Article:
Interstate land salesmen, thriving on the American Public's passion for mountains, sunshine and open spaces, make the buying of land almost as easy as purchasing pair of pants.

But a recently concluded study of the interstate land-sales industry found that you don't always get what you see. In fact, you don't even have to see what you're getting, as some developers offer to sell property over the telephone for a minimum down payment.

In 1972, a former Air Force officer who lives in Philadelphia brough a piece of land near EI Paso, Tex., sight unseen. He said the developer promised that in 10 years it would be worth 10 times the original investment of $12,500. Today, he says that the land "is worth absolutely nothing because I can't sell it. The market is saturated."

A women who lives in Indianapolis told this story: "In 1975, we purchased and took pictures of our lot in Lake Havasu, Ariz. I paid taxes and last April visited Lake Havasu. I was astonished at the change in my land. A gully or wash now edges one side, and the general public has made a deep path across the land. Either the elements or the people have removed a lot of sand and the lot is low. I couldn't believe my eyes. I'm heartsick, especially after learning my taxes are as high as lots with homes on them. I now am a widow and can't afford to see my taxes rise while the value of the land goes down."

During the past tow years, the Department of Housing and Urban Developement has received more than 4,400 written complaints against interstate land sellers. The federal agency has suspended 2,340 developers since 1972.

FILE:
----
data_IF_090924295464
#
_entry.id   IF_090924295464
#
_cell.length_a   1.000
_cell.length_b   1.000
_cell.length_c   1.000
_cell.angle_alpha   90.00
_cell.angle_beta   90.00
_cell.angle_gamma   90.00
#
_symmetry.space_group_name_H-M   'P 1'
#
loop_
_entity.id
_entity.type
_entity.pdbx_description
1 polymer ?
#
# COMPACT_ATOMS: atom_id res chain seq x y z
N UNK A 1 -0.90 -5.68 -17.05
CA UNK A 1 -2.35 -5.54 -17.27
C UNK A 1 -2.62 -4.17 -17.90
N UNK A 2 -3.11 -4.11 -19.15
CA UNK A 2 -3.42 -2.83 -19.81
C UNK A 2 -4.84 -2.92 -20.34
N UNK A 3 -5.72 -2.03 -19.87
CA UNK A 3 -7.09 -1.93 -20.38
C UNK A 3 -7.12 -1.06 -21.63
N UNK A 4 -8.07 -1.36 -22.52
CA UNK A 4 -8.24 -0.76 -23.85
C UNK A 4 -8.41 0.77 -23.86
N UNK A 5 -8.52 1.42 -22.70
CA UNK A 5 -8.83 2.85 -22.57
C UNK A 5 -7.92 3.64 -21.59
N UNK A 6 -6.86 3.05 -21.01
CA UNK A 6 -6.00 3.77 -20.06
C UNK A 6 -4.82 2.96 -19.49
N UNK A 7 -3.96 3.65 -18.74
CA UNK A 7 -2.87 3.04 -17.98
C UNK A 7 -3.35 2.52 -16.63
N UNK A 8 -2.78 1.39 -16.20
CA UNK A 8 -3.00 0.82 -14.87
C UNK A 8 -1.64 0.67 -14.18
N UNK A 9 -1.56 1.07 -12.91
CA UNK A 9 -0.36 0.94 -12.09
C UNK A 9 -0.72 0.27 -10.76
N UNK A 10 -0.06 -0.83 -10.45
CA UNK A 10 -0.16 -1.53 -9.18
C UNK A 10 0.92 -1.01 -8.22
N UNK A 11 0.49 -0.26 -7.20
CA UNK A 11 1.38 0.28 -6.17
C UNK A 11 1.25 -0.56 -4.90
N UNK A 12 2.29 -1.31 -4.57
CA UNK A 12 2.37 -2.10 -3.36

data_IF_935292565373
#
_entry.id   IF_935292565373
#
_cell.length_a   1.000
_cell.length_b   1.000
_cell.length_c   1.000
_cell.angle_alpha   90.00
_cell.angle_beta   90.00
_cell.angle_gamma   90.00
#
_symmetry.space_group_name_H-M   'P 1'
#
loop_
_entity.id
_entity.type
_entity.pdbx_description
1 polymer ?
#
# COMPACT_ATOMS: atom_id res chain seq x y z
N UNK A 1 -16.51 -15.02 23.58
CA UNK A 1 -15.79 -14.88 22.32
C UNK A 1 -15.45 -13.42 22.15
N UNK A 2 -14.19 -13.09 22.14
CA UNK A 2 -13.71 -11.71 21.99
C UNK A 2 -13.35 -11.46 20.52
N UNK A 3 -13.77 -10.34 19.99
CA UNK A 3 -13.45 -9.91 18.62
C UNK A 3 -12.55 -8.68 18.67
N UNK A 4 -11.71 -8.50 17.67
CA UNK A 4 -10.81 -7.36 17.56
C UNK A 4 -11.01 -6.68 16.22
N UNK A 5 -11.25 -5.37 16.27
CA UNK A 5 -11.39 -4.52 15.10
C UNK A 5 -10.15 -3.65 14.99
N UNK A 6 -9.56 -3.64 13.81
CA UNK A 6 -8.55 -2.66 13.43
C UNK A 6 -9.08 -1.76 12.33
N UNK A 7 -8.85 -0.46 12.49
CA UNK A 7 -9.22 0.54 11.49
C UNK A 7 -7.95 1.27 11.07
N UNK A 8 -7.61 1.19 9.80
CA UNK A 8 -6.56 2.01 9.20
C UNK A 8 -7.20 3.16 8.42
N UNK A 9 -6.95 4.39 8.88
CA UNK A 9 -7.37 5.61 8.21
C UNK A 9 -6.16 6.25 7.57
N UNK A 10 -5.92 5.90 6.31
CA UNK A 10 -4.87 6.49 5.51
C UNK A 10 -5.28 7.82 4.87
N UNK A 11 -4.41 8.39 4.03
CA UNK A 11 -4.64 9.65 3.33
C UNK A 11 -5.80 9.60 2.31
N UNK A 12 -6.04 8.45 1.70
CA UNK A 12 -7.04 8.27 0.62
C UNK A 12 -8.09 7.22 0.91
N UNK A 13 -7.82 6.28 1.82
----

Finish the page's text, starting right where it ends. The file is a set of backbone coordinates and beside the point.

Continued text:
Patricia Worthy, HUD's interstate land-sales administrator, blames part of the problem on "brilliant and imaginative" salesmanship and part on the gullibility of investors seeking their fortune and happiness in Sun Belt dirt.

The interstate land sales industry generally is defined as companies engaged in selling subdivision lots that may be partially improved or wholly undeveloped but where responsibility for construction of housing or other imprements generally rests with the buyer.

HUD says that more than 6,000 individual projects are registered with the agency, representing all states but North Dakota and Rhode Island. The bulk of the resort and retirement developments are concentrated in Florida, Arizona, Colorado, New Mexico and California.

Jean Halloran, of INFORM -- a nonprofit research group that has investigated interstate land sales -- said the industry has carved about 40 million acres into lots. That mass -- equal to 2 percent of continental U.S. land -- could house up to 60 million people. Yet by all estimates, the industry is loosely regulated and "rife with consumer abuse... riddled with problems of deception and fraud," Halloran said.

She said that despite attention from the government in recent years, the land sales fraud continues and that a new cast of characters has entered the scene.

"We have a second generation of developers starting projects in the Poconos, south (New) Jersey, the Ozarks, Carolinas, Delaware and Maryland shore," she said.

HUD's Chris Peterson said many of the newcomers are former salesmen who've found enough financial backing to launch their own enterprises.

"They know all the tricks," he warned. "I only hope buyers beware."

"Land salesmen prey on urbanites. Colorado natives tend to laugh off the more outlandish promotions," said the state's assistant attorney general, William Finger. "Midwesterners and Easterners don't realize that some of our land is virtually worthless. Still, they dream about owning a piece of the Rockies."

After inquiring about both areas, this reporter was given free air transportation, wined and dined and inundated with promotional brochures. I also received unsolicited books, deed applications and sales guarantees in the mail. There were numerous instances of high-pressure sales tactics, especially over the telephone.